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AI Case Study

The Associated Press has 14-fold increase in its quarterly corporate earnings reporting using Automated Insights' natural language generation platform

The AP started using Automated Insight's Wordsmith platform to automate the reporting on corporate earnings by American companies every quarter, resulting in 14 times the number of stories being published.


Consumer Goods And Services

Media And Publishing

Project Overview

"AP found answers in automation with the Wordsmith platform from Automated Insights. Wordsmith uses natural language generation to turn data into a written, plain-language narrative. In this case, Wordsmith transforms earnings data from Zacks Investment Research into a publishable AP story in a fraction of a second. In fact, the Wordsmith team specifically configured the natural language generation engine to write in AP style."

Reported Results

"As a result, AP now produces 4,400 quarterly earnings stories – a 12-fold increase over its manual efforts. The stories retain the same quality and accuracy that readers expect from any of AP’s human-written articles. Aside from an explanatory note at the bottom of the story, there is no evidence they were written by an algorithm. Internally, the reaction has been positive from staff, largely because automation has freed up valuable reporting time and reduced the amount of data-processing type work they had been doing. estimate the automation of earnings reports has freed up about 20 percent of the time that we had spread throughout the staff in producing earnings reports each quarter.”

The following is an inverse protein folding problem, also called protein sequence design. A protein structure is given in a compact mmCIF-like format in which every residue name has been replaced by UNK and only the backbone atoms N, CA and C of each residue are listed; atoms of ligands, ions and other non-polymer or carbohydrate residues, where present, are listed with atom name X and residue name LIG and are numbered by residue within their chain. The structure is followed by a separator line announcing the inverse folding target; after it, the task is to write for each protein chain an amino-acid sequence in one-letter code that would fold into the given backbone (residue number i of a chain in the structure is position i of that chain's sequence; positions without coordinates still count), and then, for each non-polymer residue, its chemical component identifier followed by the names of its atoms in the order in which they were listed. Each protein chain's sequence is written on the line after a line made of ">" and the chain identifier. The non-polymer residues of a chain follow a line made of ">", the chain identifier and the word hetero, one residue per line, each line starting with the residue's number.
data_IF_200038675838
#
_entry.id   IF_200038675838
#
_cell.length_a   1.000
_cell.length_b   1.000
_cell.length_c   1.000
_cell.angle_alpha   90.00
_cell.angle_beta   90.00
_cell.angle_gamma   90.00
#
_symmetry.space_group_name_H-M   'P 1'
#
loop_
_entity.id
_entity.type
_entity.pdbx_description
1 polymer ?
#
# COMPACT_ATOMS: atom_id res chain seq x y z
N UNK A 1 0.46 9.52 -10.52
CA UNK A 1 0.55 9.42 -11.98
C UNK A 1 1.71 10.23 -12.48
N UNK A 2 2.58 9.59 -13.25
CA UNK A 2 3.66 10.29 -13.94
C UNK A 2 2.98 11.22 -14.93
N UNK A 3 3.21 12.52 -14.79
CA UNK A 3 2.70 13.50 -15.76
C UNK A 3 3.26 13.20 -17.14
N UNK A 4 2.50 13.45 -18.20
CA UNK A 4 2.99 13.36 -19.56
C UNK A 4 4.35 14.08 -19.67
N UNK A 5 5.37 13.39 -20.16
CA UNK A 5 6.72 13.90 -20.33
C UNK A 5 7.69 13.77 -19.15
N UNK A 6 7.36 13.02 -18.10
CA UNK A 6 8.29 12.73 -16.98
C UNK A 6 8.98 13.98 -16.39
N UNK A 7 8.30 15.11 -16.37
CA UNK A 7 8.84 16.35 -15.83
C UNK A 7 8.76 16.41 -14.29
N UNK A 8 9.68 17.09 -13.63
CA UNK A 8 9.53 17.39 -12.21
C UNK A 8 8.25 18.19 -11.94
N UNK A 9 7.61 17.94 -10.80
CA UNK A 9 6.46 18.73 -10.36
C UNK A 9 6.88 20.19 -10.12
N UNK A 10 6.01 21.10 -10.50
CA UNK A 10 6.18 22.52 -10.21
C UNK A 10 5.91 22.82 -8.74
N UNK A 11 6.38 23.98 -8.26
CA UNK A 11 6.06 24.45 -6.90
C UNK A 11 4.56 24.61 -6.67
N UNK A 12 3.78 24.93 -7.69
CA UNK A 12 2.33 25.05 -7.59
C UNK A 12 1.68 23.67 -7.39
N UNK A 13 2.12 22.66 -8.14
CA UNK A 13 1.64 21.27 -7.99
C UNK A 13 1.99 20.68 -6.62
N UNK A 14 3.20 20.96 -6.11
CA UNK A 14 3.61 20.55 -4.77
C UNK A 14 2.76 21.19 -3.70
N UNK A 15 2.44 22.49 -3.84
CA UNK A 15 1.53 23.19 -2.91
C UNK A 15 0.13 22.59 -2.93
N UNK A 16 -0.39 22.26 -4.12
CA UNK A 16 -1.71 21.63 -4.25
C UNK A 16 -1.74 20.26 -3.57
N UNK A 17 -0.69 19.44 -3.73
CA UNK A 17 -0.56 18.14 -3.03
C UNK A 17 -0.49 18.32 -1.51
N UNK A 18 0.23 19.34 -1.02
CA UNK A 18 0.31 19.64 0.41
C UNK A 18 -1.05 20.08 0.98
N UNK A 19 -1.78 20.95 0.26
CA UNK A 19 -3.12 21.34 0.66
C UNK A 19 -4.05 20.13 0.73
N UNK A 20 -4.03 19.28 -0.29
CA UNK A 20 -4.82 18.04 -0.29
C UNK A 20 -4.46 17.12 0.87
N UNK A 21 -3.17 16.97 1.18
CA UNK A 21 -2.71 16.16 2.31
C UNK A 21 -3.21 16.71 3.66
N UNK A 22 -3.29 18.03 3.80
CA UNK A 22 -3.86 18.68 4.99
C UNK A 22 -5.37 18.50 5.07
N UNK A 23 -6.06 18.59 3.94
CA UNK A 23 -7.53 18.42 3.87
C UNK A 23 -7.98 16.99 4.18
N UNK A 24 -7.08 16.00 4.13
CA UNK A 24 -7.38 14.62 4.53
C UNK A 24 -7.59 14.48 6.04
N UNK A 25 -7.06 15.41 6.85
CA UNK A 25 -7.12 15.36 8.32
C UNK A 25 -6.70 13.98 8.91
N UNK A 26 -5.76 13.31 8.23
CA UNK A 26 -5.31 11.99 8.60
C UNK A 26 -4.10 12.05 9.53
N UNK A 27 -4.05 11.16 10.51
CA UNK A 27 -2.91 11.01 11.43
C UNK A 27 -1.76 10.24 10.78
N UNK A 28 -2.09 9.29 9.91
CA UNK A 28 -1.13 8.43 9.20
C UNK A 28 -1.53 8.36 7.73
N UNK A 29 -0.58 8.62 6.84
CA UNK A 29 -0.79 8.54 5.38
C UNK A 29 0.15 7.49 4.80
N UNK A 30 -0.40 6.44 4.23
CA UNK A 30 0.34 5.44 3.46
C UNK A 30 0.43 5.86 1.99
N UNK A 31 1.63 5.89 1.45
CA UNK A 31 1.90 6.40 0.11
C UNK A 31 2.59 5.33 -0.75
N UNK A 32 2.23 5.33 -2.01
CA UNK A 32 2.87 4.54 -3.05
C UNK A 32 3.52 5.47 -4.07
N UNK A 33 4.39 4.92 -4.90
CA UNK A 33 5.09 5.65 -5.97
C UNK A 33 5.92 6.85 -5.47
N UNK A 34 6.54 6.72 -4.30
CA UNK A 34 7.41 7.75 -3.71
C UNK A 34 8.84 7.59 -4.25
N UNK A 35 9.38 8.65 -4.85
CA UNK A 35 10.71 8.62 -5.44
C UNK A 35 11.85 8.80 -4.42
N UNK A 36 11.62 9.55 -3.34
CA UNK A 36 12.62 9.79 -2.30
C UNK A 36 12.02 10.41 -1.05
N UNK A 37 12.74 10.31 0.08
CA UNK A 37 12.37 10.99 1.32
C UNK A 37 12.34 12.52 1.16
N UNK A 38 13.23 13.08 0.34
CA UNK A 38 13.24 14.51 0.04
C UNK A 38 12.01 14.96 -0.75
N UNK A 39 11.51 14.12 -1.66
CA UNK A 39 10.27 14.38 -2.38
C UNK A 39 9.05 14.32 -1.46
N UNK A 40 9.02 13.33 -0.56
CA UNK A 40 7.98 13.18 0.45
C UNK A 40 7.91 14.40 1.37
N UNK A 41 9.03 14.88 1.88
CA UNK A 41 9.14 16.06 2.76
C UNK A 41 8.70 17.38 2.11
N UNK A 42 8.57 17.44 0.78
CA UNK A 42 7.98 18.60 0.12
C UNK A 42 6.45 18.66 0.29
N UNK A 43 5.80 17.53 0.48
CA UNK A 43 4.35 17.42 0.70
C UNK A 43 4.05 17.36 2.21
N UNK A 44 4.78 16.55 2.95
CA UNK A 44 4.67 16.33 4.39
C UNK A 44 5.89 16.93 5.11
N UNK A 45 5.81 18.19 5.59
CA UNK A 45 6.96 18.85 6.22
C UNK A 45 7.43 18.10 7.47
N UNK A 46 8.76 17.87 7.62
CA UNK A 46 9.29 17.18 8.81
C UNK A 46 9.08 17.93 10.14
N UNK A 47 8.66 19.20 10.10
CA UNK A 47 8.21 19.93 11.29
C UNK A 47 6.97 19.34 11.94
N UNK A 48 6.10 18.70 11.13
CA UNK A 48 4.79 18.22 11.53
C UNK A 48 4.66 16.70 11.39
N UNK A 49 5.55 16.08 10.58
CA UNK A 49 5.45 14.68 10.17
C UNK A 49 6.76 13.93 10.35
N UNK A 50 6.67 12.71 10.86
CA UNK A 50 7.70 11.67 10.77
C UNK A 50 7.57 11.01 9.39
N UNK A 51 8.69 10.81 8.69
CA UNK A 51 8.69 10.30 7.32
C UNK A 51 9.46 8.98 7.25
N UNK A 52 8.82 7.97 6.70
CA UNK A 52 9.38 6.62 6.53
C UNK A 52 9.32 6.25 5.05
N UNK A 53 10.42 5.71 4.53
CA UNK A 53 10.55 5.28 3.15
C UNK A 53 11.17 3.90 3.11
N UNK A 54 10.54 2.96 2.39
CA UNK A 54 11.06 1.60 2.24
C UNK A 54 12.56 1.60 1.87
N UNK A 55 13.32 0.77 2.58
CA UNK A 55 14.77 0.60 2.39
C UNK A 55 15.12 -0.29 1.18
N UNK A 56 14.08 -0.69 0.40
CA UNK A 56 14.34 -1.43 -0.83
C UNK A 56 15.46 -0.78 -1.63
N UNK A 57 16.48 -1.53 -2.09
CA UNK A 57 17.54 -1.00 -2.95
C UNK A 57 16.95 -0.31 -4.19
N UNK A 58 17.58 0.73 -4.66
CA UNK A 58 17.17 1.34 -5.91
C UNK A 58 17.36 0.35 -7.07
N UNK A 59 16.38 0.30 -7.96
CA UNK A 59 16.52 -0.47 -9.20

Information Technology

Knowledge Management


"Every quarter, public companies in the US release corporate earnings. And every quarter, Associated Press reporters plowed through those reports, extracting the relevant financial numbers to compose stories based on those numbers. There were two problems with this approach. First, AP could only produce 300 such stories per quarter – that left thousands of potential company earnings stories unwritten. Second, these stories were not only taking up reporters’ time – they were, in the words of USA Today’s Roger Yu, 'the quarterly bane of the existence of many business reporters.' New York Magazine’s Kevin Roose remembers corporate earnings recaps as 'a miserable early-morning task that consisted of pulling numbers off a press release, copying them into a pre-written outline, affixing a headline, and publishing as quickly as possible so that traders would know whether to buy or sell.'"



Corporate earnings documents released online

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